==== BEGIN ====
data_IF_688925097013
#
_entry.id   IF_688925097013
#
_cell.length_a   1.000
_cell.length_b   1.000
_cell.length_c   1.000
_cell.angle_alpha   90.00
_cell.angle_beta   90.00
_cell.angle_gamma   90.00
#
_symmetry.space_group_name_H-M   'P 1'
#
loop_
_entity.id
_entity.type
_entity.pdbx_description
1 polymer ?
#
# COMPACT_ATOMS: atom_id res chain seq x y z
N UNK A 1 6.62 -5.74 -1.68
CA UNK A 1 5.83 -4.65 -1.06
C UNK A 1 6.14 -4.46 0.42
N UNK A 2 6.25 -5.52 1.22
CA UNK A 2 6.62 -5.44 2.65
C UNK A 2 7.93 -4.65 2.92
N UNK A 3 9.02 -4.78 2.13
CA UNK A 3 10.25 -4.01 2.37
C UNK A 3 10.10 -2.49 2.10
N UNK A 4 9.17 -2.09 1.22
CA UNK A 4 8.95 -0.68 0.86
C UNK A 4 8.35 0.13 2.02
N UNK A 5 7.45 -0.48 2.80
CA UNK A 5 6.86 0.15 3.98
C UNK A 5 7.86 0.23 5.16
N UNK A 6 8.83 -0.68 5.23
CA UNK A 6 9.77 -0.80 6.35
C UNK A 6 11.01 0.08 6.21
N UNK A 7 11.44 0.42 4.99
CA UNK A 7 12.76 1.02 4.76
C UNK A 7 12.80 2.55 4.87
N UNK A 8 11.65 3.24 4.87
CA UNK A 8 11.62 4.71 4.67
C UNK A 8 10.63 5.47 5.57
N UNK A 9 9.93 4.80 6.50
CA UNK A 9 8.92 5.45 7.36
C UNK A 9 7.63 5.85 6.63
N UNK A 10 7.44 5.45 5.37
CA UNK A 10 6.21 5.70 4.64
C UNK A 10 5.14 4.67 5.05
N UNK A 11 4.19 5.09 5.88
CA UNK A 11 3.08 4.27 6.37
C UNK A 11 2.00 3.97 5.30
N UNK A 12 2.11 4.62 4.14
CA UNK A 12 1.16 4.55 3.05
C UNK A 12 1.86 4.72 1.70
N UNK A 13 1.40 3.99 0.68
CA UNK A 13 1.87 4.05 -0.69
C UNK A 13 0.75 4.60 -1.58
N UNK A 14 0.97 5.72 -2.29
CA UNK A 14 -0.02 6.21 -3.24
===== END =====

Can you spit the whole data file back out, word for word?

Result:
data_IF_688925097013
#
_entry.id   IF_688925097013
#
_cell.length_a   1.000
_cell.length_b   1.000
_cell.length_c   1.000
_cell.angle_alpha   90.00
_cell.angle_beta   90.00
_cell.angle_gamma   90.00
#
_symmetry.space_group_name_H-M   'P 1'
#
loop_
_entity.id
_entity.type
_entity.pdbx_description
1 polymer ?
#
# COMPACT_ATOMS: atom_id res chain seq x y z
N UNK A 1 6.62 -5.74 -1.68
CA UNK A 1 5.83 -4.65 -1.06
C UNK A 1 6.14 -4.46 0.42
N UNK A 2 6.25 -5.52 1.22
CA UNK A 2 6.62 -5.44 2.65
C UNK A 2 7.93 -4.65 2.92
N UNK A 3 9.02 -4.78 2.13
CA UNK A 3 10.25 -4.01 2.37
C UNK A 3 10.10 -2.49 2.10
N UNK A 4 9.17 -2.09 1.22
CA UNK A 4 8.95 -0.68 0.86
C UNK A 4 8.35 0.13 2.02
N UNK A 5 7.45 -0.48 2.80
CA UNK A 5 6.86 0.15 3.98
C UNK A 5 7.86 0.23 5.16
N UNK A 6 8.83 -0.68 5.23
CA UNK A 6 9.77 -0.80 6.35
C UNK A 6 11.01 0.08 6.21
N UNK A 7 11.44 0.42 4.99
CA UNK A 7 12.76 1.02 4.76
C UNK A 7 12.80 2.55 4.87
N UNK A 8 11.65 3.24 4.87
CA UNK A 8 11.62 4.71 4.67
C UNK A 8 10.63 5.47 5.57
N UNK A 9 9.93 4.80 6.50
CA UNK A 9 8.92 5.45 7.36
C UNK A 9 7.63 5.85 6.63
N UNK A 10 7.44 5.45 5.37
CA UNK A 10 6.21 5.70 4.64
C UNK A 10 5.14 4.67 5.05
N UNK A 11 4.19 5.09 5.88
CA UNK A 11 3.08 4.27 6.37
C UNK A 11 2.00 3.97 5.30
N UNK A 12 2.11 4.62 4.14
CA UNK A 12 1.16 4.55 3.05
C UNK A 12 1.86 4.72 1.70
N UNK A 13 1.40 3.99 0.68
CA UNK A 13 1.87 4.05 -0.69
C UNK A 13 0.75 4.60 -1.58
N UNK A 14 0.97 5.72 -2.29
CA UNK A 14 -0.02 6.21 -3.24